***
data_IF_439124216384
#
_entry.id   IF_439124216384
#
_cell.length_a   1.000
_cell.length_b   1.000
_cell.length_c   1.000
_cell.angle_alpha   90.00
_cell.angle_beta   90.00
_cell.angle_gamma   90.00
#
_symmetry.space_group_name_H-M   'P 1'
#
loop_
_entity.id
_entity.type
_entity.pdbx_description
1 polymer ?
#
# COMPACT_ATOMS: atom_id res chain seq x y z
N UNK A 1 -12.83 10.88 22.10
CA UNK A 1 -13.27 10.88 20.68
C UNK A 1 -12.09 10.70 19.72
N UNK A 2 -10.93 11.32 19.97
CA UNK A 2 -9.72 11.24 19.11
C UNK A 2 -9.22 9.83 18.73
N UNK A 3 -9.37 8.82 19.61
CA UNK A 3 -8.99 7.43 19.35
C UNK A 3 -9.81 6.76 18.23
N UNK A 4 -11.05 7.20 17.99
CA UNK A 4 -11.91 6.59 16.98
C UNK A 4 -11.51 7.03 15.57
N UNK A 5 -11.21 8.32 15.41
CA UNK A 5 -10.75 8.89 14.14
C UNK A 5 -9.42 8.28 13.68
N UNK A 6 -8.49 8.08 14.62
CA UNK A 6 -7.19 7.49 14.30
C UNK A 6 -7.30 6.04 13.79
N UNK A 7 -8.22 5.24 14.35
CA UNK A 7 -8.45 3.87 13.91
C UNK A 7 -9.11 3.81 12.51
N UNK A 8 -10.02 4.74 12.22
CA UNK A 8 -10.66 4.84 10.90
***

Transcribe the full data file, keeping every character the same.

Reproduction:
data_IF_439124216384
#
_entry.id   IF_439124216384
#
_cell.length_a   1.000
_cell.length_b   1.000
_cell.length_c   1.000
_cell.angle_alpha   90.00
_cell.angle_beta   90.00
_cell.angle_gamma   90.00
#
_symmetry.space_group_name_H-M   'P 1'
#
loop_
_entity.id
_entity.type
_entity.pdbx_description
1 polymer ?
#
# COMPACT_ATOMS: atom_id res chain seq x y z
N UNK A 1 -12.83 10.88 22.10
CA UNK A 1 -13.27 10.88 20.68
C UNK A 1 -12.09 10.70 19.72
N UNK A 2 -10.93 11.32 19.97
CA UNK A 2 -9.72 11.24 19.11
C UNK A 2 -9.22 9.83 18.73
N UNK A 3 -9.37 8.82 19.61
CA UNK A 3 -8.99 7.43 19.35
C UNK A 3 -9.81 6.76 18.23
N UNK A 4 -11.05 7.20 17.99
CA UNK A 4 -11.91 6.59 16.98
C UNK A 4 -11.51 7.03 15.57
N UNK A 5 -11.21 8.32 15.41
CA UNK A 5 -10.75 8.89 14.14
C UNK A 5 -9.42 8.28 13.68
N UNK A 6 -8.49 8.08 14.62
CA UNK A 6 -7.19 7.49 14.30
C UNK A 6 -7.30 6.04 13.79
N UNK A 7 -8.22 5.24 14.35
CA UNK A 7 -8.45 3.87 13.91
C UNK A 7 -9.11 3.81 12.51
N UNK A 8 -10.02 4.74 12.22
CA UNK A 8 -10.66 4.84 10.90